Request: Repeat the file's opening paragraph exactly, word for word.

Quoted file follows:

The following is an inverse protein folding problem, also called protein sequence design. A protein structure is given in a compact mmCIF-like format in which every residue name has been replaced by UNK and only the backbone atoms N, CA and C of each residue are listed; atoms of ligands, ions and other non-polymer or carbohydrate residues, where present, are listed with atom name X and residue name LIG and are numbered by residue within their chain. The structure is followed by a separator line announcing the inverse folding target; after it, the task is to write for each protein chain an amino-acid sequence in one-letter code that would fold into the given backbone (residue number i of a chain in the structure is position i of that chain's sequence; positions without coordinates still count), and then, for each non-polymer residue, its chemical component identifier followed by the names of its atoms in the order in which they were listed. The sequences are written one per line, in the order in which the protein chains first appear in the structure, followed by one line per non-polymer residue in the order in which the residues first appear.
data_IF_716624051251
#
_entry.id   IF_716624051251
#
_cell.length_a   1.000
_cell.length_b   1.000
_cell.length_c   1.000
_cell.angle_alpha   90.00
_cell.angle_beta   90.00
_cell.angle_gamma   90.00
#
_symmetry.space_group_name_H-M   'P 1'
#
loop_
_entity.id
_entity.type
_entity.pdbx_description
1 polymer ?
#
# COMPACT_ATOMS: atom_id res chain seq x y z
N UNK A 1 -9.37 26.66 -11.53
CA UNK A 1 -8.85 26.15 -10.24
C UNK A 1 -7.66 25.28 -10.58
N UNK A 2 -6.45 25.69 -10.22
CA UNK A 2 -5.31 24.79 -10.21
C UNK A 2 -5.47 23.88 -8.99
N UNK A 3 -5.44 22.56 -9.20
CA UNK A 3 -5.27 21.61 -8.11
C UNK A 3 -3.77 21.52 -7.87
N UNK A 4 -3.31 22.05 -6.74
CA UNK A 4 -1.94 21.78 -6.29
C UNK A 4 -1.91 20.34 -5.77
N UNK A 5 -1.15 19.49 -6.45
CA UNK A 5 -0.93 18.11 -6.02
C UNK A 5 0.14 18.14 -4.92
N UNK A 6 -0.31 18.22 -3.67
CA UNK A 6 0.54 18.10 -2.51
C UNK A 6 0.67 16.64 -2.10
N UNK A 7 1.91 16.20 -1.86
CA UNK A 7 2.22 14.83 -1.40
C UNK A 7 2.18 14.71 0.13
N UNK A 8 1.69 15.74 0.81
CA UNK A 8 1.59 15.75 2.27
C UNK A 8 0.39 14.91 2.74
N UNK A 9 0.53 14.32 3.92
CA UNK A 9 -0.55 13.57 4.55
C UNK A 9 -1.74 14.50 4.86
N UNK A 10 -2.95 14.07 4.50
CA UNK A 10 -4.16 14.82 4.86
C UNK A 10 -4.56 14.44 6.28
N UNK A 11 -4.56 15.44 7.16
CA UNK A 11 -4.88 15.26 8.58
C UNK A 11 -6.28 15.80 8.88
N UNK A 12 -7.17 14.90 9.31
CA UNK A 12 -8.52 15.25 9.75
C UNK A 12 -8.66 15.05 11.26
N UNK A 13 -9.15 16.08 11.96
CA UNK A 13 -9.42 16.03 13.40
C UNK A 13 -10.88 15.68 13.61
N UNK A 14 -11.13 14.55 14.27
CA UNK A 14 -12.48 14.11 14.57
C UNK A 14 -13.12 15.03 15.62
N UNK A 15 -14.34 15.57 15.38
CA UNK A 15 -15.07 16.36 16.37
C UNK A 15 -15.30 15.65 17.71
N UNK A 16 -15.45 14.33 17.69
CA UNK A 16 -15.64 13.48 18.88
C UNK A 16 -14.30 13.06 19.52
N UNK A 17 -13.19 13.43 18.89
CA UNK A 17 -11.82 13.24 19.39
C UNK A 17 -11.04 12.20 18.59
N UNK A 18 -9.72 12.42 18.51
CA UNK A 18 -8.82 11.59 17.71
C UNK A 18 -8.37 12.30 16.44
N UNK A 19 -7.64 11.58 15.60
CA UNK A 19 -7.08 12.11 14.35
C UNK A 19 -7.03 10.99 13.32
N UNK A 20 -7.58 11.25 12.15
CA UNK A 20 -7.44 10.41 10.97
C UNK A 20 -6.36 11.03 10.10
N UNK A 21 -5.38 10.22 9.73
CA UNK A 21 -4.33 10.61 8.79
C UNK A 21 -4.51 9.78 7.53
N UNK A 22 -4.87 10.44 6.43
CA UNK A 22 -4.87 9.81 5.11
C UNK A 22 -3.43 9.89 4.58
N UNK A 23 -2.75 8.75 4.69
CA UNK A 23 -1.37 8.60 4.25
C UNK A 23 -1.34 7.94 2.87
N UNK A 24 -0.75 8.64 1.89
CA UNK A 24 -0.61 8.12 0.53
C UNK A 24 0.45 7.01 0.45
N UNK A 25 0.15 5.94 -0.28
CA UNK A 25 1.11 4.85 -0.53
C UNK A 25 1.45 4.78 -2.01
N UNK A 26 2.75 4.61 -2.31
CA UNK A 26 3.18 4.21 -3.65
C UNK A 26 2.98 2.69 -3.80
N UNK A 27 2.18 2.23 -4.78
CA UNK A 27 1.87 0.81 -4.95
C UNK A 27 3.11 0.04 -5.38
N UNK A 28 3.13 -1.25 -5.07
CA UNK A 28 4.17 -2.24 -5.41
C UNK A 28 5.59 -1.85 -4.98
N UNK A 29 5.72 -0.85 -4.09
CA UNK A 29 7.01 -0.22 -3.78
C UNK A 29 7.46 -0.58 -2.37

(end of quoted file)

The following is an inverse protein folding problem, also called protein sequence design. A protein structure is given in a compact mmCIF-like format in which every residue name has been replaced by UNK and only the backbone atoms N, CA and C of each residue are listed; atoms of ligands, ions and other non-polymer or carbohydrate residues, where present, are listed with atom name X and residue name LIG and are numbered by residue within their chain. The structure is followed by a separator line announcing the inverse folding target; after it, the task is to write for each protein chain an amino-acid sequence in one-letter code that would fold into the given backbone (residue number i of a chain in the structure is position i of that chain's sequence; positions without coordinates still count), and then, for each non-polymer residue, its chemical component identifier followed by the names of its atoms in the order in which they were listed. The sequences are written one per line, in the order in which the protein chains first appear in the structure, followed by one line per non-polymer residue in the order in which the residues first appear.